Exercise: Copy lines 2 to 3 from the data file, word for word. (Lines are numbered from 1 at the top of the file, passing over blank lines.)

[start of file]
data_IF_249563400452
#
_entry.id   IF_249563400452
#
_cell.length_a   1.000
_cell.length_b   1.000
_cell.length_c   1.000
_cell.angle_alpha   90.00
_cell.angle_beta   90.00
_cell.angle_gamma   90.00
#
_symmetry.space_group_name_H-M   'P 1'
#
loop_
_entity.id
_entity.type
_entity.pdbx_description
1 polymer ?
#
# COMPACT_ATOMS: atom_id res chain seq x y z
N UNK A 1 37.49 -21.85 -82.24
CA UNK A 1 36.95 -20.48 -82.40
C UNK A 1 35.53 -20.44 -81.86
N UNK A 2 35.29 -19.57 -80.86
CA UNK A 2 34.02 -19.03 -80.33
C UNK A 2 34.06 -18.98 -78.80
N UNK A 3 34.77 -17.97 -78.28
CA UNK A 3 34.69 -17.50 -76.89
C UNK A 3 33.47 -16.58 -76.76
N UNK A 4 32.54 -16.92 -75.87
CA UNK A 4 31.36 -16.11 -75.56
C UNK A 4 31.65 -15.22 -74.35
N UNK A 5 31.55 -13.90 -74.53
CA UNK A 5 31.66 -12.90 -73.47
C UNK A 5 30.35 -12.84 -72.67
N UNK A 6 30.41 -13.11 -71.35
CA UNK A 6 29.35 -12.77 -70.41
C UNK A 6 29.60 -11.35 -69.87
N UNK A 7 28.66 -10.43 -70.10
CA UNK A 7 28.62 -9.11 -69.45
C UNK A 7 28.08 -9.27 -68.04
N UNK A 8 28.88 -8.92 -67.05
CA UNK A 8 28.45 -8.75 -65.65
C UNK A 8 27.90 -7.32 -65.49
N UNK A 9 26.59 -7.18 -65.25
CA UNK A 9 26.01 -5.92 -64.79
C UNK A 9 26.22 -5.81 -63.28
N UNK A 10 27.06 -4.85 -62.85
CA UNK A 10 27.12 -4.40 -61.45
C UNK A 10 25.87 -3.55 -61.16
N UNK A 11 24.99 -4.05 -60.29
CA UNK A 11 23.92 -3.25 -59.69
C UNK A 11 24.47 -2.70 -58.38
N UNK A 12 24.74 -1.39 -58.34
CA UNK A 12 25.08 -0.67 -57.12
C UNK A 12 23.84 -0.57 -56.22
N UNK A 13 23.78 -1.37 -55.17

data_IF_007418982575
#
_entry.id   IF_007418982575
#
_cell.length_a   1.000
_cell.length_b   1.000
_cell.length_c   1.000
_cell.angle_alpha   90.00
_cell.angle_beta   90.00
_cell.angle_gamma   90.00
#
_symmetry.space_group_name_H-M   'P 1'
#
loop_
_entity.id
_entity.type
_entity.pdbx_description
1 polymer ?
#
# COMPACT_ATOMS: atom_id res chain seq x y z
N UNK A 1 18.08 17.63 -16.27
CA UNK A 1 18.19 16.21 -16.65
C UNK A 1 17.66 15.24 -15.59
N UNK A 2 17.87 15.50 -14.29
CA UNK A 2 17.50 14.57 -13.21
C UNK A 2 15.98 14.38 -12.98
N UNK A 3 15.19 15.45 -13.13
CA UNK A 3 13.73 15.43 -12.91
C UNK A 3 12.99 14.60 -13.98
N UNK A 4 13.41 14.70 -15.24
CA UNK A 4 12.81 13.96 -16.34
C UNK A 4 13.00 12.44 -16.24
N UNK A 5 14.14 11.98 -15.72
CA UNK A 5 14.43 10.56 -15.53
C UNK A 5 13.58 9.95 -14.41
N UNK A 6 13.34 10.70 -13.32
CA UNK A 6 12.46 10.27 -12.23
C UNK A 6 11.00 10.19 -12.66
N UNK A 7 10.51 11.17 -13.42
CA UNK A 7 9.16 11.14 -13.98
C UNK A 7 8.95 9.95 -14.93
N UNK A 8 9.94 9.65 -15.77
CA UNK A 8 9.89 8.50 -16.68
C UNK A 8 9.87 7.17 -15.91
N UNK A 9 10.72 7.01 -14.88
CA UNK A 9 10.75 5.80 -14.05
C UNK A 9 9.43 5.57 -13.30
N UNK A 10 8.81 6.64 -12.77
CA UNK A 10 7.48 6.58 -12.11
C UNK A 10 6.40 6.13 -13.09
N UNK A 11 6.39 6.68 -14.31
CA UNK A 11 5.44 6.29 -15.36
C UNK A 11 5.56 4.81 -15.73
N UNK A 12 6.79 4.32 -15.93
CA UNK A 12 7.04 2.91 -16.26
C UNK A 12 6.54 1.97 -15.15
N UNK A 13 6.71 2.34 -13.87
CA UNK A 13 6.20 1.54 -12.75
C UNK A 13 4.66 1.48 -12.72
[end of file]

#
_entry.id   IF_249563400452